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## A real blog post

This is a “real” blog post. Doesn’t feel that way yet? That’s cos I am still rambling. Or is that why it is a real blog post? Maybe this has something to do with the fact that it is the absolutely unheard hour of 6:30am and I was awake at 5:30 and have consumed a very nice coffee and am buzzing!

So lets deal with the facts involved here. First off the screen door slamming about 3 metres from head while I was asleep and in the middle of a strange confused dream where I was involved in counter terrorist warfare including a shootout in a barn where I stopped bullets matrix slow motion style using a leather cushion and then encourage the last remaining terrorist to shoot himself so I could rescue the civilian hostage (predictably a woman) rudely awoke me. Particularly as that was followed up with scratching sounds on the door. I went to the door with my big stick (kept beside my bed) and found a gecko on the inside: conclusion neighbours cat (that I daydream about sending to cat heaven) was chasing the gecko and leaped at the door slamming it shut.

## Excel Function of the week - Using MATCH with VLOOKUP

When I wrote the how to use VLOOKUP and HLOOKUP article a few weeks ago I hinted at writing how to use the COLUMN, ROW, MATCH, INDEX and OFFSET functions to enhance the use of the VLOOKUP and HLOOKUP functions. Today we will look at the use of MATCH.

First of all here is a common scenario.

You create a table of say 4 columns, and then in another sheet you create a VLOOKUP function that returns results from the 4th column. EG =VLOOKUP(lookup_value,table_range,4,FALSE) where the 4 relates to the 4th column. This works great until one day you (or your colleagues) delete the 3rd column in the table, or insert another column in the middle of the table. Now your VLOOKUP fails as the 4th column either doesn’t exist, or is now actually the 5th column. In this case the VLOOKUP formula you created is just not flexible enough to handle the changes.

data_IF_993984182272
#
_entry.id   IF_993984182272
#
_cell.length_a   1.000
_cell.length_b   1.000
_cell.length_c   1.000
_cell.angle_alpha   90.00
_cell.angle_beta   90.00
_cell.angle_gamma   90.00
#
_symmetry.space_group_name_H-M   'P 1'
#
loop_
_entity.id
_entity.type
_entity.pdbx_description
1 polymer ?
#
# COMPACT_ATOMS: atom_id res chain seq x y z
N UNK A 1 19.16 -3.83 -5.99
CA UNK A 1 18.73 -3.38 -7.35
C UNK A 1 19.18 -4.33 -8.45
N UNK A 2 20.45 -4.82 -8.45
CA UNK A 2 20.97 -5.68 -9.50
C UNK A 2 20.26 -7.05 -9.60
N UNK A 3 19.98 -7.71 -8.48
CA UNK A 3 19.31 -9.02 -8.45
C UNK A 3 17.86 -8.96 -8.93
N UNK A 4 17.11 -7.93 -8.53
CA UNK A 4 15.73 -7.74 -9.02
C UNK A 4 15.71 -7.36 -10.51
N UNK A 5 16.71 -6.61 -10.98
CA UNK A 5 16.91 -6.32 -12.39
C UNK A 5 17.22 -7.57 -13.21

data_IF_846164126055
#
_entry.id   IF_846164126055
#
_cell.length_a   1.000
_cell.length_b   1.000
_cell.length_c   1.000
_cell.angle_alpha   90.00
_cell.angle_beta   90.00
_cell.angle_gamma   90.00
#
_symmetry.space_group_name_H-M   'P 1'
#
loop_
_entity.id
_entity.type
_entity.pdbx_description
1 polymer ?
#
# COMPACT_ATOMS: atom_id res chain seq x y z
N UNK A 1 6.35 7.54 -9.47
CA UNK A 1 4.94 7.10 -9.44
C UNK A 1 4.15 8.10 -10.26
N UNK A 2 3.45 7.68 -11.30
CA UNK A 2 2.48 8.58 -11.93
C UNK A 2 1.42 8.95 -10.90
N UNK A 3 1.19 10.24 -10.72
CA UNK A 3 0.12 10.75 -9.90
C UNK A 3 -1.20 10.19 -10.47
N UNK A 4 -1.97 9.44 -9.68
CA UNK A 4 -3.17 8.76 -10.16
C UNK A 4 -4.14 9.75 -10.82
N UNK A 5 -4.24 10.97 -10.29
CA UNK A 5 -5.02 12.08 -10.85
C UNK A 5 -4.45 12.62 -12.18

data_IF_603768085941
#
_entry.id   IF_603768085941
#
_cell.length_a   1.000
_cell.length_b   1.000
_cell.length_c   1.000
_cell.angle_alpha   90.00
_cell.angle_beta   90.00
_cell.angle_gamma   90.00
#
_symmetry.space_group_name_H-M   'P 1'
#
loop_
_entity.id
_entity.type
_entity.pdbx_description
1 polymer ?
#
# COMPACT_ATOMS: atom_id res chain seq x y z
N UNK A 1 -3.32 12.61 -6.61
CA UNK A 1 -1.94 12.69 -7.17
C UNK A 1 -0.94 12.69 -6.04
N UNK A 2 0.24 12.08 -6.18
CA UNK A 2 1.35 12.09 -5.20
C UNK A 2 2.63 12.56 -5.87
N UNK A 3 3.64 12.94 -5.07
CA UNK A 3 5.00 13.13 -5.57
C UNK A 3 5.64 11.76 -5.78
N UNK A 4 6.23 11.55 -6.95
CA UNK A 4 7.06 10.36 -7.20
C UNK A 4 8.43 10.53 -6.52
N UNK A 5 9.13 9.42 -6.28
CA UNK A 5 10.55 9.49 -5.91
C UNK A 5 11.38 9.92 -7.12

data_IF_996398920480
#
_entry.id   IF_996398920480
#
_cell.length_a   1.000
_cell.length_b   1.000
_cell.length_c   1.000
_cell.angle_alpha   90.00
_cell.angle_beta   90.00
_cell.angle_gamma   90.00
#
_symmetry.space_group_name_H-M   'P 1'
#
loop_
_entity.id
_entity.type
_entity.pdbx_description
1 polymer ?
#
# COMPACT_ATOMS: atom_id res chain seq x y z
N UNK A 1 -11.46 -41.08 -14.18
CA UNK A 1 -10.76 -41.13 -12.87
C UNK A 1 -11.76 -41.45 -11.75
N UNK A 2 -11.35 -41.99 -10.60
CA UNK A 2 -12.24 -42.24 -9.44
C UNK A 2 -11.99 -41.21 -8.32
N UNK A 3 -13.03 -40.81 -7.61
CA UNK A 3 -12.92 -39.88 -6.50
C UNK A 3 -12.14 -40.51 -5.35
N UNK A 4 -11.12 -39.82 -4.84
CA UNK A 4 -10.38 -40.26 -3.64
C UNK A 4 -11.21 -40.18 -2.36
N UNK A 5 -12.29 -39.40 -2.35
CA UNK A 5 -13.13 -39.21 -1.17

The following explanation builds on the dynamic range name process defined in my article written back in 2004. You will need to create a dynamic range name (in this example called table_header) that works on the header row of the table you are performing the VLOOKUP on.

In Excel 2007 Use the Name Manager from the Formula tab. In Excel 2003 and earlier use Edit Insert Name Define. In both versions CTRL F3 is the keyboard short cut.

## Excel Function of the Week - VLOOKUP & HLOOKUP

I realised that when I wrote the ISNA function article that I had never written an explanation of VLOOKUP. I want to write up explanations for a umber of other functions in the future like COLUMN, ROW, MATCH and INDEX followed by OFFSET. All these make lots of sense when you use them with the VLOOKUP function. So I though it best to start with this function. I will also say that everything I write about VLOOKUP here applies to HLOOKUP as well. the only difference is the orientation, that is VLOOKUP looks across columns from left to right, and HLOOKUP looks down rows from top to bottom.

The built in Excel Help is very good at helping with this function. However it doesn't point out many of the pitfalls than occur in common use.

## Excel Function of the week - ISNA

The ISNA function is an Information Function. It is is used to return information about the status of a cell, or specifically another functions results. The most common use I have for this function is to validate the VLOOKUP function. If the VLOOKUP function is looking for a value that can not be found in the lookup range, then it will return #N/A as the result. Thus it is good to wrap that function in an IF Statement using the ISNA function to replace the #N/A results with something else – e.g. a text string such as “error” or maybe a zero.

=IF(ISNA(VLOOKUP(A1,\$B:\$B,1,FALSE))=TRUE,"error",VLOOKUP(A1,\$B:\$B,1,FALSE))

Remember the ISNA function returns a TRUE or FALSE. These equate to a 1 or 0 so can be used in formulas such as array formulas as well.